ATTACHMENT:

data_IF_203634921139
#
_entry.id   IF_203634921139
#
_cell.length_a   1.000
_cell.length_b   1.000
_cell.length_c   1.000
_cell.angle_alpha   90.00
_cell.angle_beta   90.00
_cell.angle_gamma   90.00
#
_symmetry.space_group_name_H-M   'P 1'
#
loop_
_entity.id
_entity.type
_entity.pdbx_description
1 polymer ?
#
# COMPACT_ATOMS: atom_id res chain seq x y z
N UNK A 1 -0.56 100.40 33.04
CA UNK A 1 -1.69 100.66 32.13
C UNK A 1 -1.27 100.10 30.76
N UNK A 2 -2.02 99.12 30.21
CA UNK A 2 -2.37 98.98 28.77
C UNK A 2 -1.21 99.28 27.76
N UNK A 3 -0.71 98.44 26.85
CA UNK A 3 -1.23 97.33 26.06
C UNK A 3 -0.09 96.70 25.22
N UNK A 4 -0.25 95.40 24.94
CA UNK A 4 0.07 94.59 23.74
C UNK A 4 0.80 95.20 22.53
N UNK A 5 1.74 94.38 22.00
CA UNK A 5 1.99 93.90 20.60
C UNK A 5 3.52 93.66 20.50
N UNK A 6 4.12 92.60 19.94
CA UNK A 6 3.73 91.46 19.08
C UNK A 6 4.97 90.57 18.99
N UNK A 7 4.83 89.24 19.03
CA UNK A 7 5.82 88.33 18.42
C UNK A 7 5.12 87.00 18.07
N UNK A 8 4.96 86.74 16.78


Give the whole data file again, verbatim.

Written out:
data_IF_203634921139
#
_entry.id   IF_203634921139
#
_cell.length_a   1.000
_cell.length_b   1.000
_cell.length_c   1.000
_cell.angle_alpha   90.00
_cell.angle_beta   90.00
_cell.angle_gamma   90.00
#
_symmetry.space_group_name_H-M   'P 1'
#
loop_
_entity.id
_entity.type
_entity.pdbx_description
1 polymer ?
#
# COMPACT_ATOMS: atom_id res chain seq x y z
N UNK A 1 -0.56 100.40 33.04
CA UNK A 1 -1.69 100.66 32.13
C UNK A 1 -1.27 100.10 30.76
N UNK A 2 -2.02 99.12 30.21
CA UNK A 2 -2.37 98.98 28.77
C UNK A 2 -1.21 99.28 27.76
N UNK A 3 -0.71 98.44 26.85
CA UNK A 3 -1.23 97.33 26.06
C UNK A 3 -0.09 96.70 25.22
N UNK A 4 -0.25 95.40 24.94
CA UNK A 4 0.07 94.59 23.74
C UNK A 4 0.80 95.20 22.53
N UNK A 5 1.74 94.38 22.00
CA UNK A 5 1.99 93.90 20.60
C UNK A 5 3.52 93.66 20.50
N UNK A 6 4.12 92.60 19.94
CA UNK A 6 3.73 91.46 19.08
C UNK A 6 4.97 90.57 18.99
N UNK A 7 4.83 89.24 19.03
CA UNK A 7 5.82 88.33 18.42
C UNK A 7 5.12 87.00 18.07
N UNK A 8 4.96 86.74 16.78